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A rider, a trainer, and also a judge's perspective

Having been a rider, trainer and judge for many years, it gives you great perspective and empathy. You see things from all angles;  how the rider feels, how the horse should be performing and what could be done to obtain better marks.

It is very much a juggle doing all three.  I really enjoy judging and would love to upgrade further and possibly judge overseas one day.  However, this focus can really limit my own progress as a trainer and rider.  I cannot judge the riders I train at registered days, and obviously I cannot judge and ride at the same time.  Another fact is more money n be earned while teaching, rather than when judging. It is a balance.  As a judge, you receive a good oversight on the development of the sport, whilst also keeping your eye ‘up with the play’.  It is a nice feeling to give back to the sport, as “NO judge, NO event!”

These days I try and juggle my teaching, riding and judging on a day-to-day basis depending on the time of year and what competitions are planned.  Of course, Covid has now thrown a curve ball so I just try and go with the flow and do what I can fit in.

Ben Weir and I have a tag team approach to riding and competing Del Rico.  We are both time poor, so it works quite well.  Ben is a talented elegant rider and I’m enjoying training him and Rico to see how far they can progress.  During the week, I do most of the schooling, so I keep in touch with how the horse is feeling.  It is a unique partnership, and most enjoyable as we get to all learn together in a fun way.

As a rider, I fully appreciate the nerves and the amount of time, money and effort that goes into competing.  I also know the feeling of when your brain completely stops at X and you feel like you do not know how to ride anymore or need a road map!  All I can say is that most people feel the same at some stage and you just must smile and keep going.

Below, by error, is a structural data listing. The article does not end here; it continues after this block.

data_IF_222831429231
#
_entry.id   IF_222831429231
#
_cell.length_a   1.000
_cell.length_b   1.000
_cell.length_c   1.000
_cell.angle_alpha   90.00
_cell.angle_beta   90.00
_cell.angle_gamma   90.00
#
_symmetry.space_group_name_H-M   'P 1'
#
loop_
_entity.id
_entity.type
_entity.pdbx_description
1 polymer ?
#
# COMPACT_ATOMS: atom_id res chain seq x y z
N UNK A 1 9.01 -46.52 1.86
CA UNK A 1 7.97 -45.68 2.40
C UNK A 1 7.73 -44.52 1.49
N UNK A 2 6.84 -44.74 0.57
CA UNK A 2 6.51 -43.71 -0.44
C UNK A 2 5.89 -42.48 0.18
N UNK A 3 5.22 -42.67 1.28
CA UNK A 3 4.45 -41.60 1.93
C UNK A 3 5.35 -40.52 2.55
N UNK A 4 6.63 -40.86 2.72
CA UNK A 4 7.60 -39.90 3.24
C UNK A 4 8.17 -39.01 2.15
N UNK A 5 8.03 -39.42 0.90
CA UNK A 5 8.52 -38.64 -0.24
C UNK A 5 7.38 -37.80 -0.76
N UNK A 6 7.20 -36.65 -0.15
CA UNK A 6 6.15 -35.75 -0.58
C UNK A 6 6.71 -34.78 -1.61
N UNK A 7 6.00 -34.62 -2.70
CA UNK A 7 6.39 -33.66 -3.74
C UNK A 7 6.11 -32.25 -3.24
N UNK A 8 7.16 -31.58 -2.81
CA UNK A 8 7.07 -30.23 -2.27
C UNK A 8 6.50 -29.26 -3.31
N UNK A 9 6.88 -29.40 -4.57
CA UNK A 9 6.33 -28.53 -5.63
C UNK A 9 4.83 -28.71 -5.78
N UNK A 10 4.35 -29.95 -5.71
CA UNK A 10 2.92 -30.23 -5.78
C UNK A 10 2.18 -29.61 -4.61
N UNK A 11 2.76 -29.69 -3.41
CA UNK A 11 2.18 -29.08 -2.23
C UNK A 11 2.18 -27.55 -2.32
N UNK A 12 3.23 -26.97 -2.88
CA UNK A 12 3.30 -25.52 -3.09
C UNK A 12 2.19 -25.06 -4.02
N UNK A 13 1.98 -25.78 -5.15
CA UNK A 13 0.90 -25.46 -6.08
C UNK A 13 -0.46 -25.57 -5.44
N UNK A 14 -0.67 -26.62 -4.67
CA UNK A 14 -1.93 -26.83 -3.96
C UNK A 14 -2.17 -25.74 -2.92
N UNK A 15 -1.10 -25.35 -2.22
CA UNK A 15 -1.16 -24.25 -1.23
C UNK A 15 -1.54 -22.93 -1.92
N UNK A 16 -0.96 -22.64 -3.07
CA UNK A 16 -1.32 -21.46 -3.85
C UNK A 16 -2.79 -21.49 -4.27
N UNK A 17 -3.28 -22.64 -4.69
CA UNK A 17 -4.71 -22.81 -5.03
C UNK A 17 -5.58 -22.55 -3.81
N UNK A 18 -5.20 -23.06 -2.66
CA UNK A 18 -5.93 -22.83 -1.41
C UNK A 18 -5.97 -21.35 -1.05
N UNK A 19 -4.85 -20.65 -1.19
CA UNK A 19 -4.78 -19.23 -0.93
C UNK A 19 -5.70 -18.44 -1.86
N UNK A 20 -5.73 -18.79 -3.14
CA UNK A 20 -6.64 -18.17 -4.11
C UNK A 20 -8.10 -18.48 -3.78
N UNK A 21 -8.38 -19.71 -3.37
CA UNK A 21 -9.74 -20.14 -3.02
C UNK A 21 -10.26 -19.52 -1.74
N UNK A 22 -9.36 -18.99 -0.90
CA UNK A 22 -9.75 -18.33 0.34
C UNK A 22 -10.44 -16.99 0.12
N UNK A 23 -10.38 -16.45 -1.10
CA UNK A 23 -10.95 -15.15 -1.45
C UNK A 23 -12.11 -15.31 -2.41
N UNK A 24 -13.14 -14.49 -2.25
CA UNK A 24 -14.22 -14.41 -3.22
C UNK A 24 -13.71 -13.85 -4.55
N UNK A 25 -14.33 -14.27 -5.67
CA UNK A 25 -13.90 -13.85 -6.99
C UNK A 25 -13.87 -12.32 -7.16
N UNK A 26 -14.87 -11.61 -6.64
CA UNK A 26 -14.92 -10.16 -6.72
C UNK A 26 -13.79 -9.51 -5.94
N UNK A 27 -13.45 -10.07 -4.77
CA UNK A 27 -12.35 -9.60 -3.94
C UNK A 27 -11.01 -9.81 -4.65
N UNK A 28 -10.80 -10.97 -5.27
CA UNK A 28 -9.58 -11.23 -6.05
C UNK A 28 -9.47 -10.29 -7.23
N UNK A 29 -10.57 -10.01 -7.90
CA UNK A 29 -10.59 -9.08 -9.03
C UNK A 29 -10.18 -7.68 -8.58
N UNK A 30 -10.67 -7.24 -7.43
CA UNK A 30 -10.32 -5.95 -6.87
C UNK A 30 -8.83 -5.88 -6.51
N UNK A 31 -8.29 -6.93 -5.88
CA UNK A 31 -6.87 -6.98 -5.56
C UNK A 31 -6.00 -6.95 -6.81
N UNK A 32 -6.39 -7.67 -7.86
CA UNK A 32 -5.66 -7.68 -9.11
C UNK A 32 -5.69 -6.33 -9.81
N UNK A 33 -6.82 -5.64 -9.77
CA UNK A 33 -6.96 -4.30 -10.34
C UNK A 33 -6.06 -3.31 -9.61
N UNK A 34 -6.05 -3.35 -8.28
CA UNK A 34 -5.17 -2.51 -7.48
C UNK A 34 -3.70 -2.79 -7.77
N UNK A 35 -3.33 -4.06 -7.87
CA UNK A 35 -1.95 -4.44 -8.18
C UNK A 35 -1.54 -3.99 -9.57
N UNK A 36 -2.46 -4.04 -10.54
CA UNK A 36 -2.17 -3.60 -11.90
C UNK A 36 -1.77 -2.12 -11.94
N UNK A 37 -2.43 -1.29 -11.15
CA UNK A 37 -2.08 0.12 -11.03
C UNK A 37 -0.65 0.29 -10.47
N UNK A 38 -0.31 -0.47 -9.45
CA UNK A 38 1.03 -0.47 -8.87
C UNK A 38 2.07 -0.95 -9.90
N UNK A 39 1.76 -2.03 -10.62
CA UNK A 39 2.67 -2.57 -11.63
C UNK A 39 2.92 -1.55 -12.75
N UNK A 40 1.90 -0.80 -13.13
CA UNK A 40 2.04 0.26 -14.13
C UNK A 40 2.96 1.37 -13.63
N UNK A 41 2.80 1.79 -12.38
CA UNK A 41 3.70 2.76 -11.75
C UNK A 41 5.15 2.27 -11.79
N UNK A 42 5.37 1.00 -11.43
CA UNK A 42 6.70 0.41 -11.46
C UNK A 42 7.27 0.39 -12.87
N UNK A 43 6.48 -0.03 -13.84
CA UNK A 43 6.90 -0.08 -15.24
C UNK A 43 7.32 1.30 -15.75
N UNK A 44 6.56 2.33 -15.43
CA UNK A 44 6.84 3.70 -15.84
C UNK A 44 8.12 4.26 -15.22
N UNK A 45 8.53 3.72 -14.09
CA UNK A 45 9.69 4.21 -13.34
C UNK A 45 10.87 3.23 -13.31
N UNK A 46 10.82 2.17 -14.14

I feel fortunate to have had experiences as a judge, rider and trainer and to see things from different angles.  Having to then decide on a mark on a score sheet can be very difficult!  Judges’ brains must work very quickly and you can’t stop to think too much! That is why it is so important that judges continue to upskill themselves.  Riders also need to appreciate that judges are only human too!

Judges must concentrate for an entire class, not just on the movements of the test, but making sure that rules are adhered to, whether that be clothing, tack or etiquette.  It is not always comfortable sitting in a hot or cold, wet car for hours on end, crossing your legs waiting for a rest break!  There are strict times that need to be adhered to, so although it may appear unjust to the riders, we cannot always let your horse keep going round the outside of the arena until they are ready.

I know from a rider’s point of view, it is very easy to think a judge “doesn’t like my horse” or ”…this type of horse,” but really that is not so.  It often is something in the training that needs attention.  Judges aim to judge correctly, well-schooled horses and really would like riders to do well.

I find as a judge that I have to try and remove my trainer’s hat and just critique the test that is presented. Sometimes I would like to get out of the car and just do a little bit of training to improve things.  However, we can only judge what we see on the day, even though you may have ridden an amazing test the day before at home if your horse freaks out at a flowerpot, the marks are not going to be as good.  The same with a young horse out for a first outing you may get told that he is tense, and the rider thinks: “well, yes of course he is!” But we cannot factor that in.  We may be aware of it, but none the less, still must judge what we see.  Same with a lovely old schoolmaster who, we may say, needs to be more supple even though he possibly cannot be!  It is difficult!!

Tips for better marks

  • Write for a judge you will learn heaps
  • Use your corners to help to balance your horse, especially in the canter
  • Practice riding correct halts.  There are 20 marks at least in a test
  • Free walk and stretch in the trot are double marks.  Learn how to do these well.  Do not just throw the reins away and no wide hands
  • Prepare for each movement
  • Learn the test!!  Even if you have a caller, you need to know where you are going
  • Only move up the levels when you have got consistently good scores at the level that you are in.

Pat the horse and SMILE at the judge at the end!!

by Melissa Steed